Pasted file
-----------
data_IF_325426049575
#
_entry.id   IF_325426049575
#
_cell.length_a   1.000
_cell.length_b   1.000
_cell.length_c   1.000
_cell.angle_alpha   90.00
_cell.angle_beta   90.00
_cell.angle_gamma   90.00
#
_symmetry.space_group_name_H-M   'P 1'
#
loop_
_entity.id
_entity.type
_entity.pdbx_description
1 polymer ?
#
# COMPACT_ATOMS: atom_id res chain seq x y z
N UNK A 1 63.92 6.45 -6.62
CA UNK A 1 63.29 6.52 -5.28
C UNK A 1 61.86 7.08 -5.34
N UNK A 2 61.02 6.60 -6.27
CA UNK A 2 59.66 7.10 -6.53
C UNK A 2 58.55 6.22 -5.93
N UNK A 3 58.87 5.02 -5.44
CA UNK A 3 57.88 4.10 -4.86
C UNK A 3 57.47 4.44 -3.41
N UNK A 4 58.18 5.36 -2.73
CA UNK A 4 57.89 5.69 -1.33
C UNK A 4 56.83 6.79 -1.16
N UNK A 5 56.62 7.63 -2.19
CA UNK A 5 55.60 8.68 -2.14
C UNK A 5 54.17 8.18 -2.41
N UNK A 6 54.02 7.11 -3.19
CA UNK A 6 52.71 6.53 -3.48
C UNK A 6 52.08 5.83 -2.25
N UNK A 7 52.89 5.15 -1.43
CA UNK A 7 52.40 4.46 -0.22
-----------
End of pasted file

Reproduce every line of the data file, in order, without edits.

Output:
data_IF_325426049575
#
_entry.id   IF_325426049575
#
_cell.length_a   1.000
_cell.length_b   1.000
_cell.length_c   1.000
_cell.angle_alpha   90.00
_cell.angle_beta   90.00
_cell.angle_gamma   90.00
#
_symmetry.space_group_name_H-M   'P 1'
#
loop_
_entity.id
_entity.type
_entity.pdbx_description
1 polymer ?
#
# COMPACT_ATOMS: atom_id res chain seq x y z
N UNK A 1 63.92 6.45 -6.62
CA UNK A 1 63.29 6.52 -5.28
C UNK A 1 61.86 7.08 -5.34
N UNK A 2 61.02 6.60 -6.27
CA UNK A 2 59.66 7.10 -6.53
C UNK A 2 58.55 6.22 -5.93
N UNK A 3 58.87 5.02 -5.44
CA UNK A 3 57.88 4.10 -4.86
C UNK A 3 57.47 4.44 -3.41
N UNK A 4 58.18 5.36 -2.73
CA UNK A 4 57.89 5.69 -1.33
C UNK A 4 56.83 6.79 -1.16
N UNK A 5 56.62 7.63 -2.19
CA UNK A 5 55.60 8.68 -2.14
C UNK A 5 54.17 8.18 -2.41
N UNK A 6 54.02 7.11 -3.19
CA UNK A 6 52.71 6.53 -3.48
C UNK A 6 52.08 5.83 -2.25
N UNK A 7 52.89 5.15 -1.43
CA UNK A 7 52.40 4.46 -0.22